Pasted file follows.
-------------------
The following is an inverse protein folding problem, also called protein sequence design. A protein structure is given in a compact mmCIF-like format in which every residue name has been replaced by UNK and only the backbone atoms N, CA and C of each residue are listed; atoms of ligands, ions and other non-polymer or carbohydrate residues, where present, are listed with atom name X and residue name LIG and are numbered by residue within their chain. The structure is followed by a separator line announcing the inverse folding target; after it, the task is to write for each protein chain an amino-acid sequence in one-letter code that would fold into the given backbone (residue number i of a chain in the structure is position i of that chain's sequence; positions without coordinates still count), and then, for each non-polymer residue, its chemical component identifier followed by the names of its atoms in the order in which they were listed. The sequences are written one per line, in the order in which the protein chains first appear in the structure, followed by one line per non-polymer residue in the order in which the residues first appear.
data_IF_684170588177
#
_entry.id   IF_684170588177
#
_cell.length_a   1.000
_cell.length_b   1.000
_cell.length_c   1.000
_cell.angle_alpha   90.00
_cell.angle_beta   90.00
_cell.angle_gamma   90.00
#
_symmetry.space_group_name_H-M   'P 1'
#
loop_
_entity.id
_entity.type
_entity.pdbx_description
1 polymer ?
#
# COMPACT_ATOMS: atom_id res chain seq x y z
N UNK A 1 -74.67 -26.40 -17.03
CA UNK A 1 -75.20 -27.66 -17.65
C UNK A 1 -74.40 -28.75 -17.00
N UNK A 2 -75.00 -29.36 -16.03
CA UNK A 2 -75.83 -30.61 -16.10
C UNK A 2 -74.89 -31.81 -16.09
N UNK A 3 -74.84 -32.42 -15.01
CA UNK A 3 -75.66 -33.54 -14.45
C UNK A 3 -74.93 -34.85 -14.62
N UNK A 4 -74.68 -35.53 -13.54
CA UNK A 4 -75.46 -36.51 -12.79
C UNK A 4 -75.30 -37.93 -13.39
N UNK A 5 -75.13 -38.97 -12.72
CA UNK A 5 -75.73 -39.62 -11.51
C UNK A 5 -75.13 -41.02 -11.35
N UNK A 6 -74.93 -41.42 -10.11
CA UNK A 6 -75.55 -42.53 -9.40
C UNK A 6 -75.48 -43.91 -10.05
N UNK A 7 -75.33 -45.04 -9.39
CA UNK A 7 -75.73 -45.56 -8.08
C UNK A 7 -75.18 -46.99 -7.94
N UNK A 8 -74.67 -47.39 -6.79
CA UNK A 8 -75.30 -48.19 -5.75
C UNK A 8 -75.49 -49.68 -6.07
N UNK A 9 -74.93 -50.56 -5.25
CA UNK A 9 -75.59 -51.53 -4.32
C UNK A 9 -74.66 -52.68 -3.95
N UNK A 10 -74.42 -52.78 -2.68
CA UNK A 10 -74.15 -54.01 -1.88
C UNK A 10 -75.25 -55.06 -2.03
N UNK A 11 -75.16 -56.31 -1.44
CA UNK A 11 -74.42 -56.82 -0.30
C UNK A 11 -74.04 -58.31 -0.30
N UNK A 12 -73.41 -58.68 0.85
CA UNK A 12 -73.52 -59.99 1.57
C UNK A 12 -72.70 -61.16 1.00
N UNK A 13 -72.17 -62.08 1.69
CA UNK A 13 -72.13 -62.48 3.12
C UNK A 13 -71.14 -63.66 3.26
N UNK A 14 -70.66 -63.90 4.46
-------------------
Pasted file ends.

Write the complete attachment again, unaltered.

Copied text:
The following is an inverse protein folding problem, also called protein sequence design. A protein structure is given in a compact mmCIF-like format in which every residue name has been replaced by UNK and only the backbone atoms N, CA and C of each residue are listed; atoms of ligands, ions and other non-polymer or carbohydrate residues, where present, are listed with atom name X and residue name LIG and are numbered by residue within their chain. The structure is followed by a separator line announcing the inverse folding target; after it, the task is to write for each protein chain an amino-acid sequence in one-letter code that would fold into the given backbone (residue number i of a chain in the structure is position i of that chain's sequence; positions without coordinates still count), and then, for each non-polymer residue, its chemical component identifier followed by the names of its atoms in the order in which they were listed. The sequences are written one per line, in the order in which the protein chains first appear in the structure, followed by one line per non-polymer residue in the order in which the residues first appear.
data_IF_684170588177
#
_entry.id   IF_684170588177
#
_cell.length_a   1.000
_cell.length_b   1.000
_cell.length_c   1.000
_cell.angle_alpha   90.00
_cell.angle_beta   90.00
_cell.angle_gamma   90.00
#
_symmetry.space_group_name_H-M   'P 1'
#
loop_
_entity.id
_entity.type
_entity.pdbx_description
1 polymer ?
#
# COMPACT_ATOMS: atom_id res chain seq x y z
N UNK A 1 -74.67 -26.40 -17.03
CA UNK A 1 -75.20 -27.66 -17.65
C UNK A 1 -74.40 -28.75 -17.00
N UNK A 2 -75.00 -29.36 -16.03
CA UNK A 2 -75.83 -30.61 -16.10
C UNK A 2 -74.89 -31.81 -16.09
N UNK A 3 -74.84 -32.42 -15.01
CA UNK A 3 -75.66 -33.54 -14.45
C UNK A 3 -74.93 -34.85 -14.62
N UNK A 4 -74.68 -35.53 -13.54
CA UNK A 4 -75.46 -36.51 -12.79
C UNK A 4 -75.30 -37.93 -13.39
N UNK A 5 -75.13 -38.97 -12.72
CA UNK A 5 -75.73 -39.62 -11.51
C UNK A 5 -75.13 -41.02 -11.35
N UNK A 6 -74.93 -41.42 -10.11
CA UNK A 6 -75.55 -42.53 -9.40
C UNK A 6 -75.48 -43.91 -10.05
N UNK A 7 -75.33 -45.04 -9.39
CA UNK A 7 -75.73 -45.56 -8.08
C UNK A 7 -75.18 -46.99 -7.94
N UNK A 8 -74.67 -47.39 -6.79
CA UNK A 8 -75.30 -48.19 -5.75
C UNK A 8 -75.49 -49.68 -6.07
N UNK A 9 -74.93 -50.56 -5.25
CA UNK A 9 -75.59 -51.53 -4.32
C UNK A 9 -74.66 -52.68 -3.95
N UNK A 10 -74.42 -52.78 -2.68
CA UNK A 10 -74.15 -54.01 -1.88
C UNK A 10 -75.25 -55.06 -2.03
N UNK A 11 -75.16 -56.31 -1.44
CA UNK A 11 -74.42 -56.82 -0.30
C UNK A 11 -74.04 -58.31 -0.30
N UNK A 12 -73.41 -58.68 0.85
CA UNK A 12 -73.52 -59.99 1.57
C UNK A 12 -72.70 -61.16 1.00
N UNK A 13 -72.17 -62.08 1.69
CA UNK A 13 -72.13 -62.48 3.12
C UNK A 13 -71.14 -63.66 3.26
N UNK A 14 -70.66 -63.90 4.46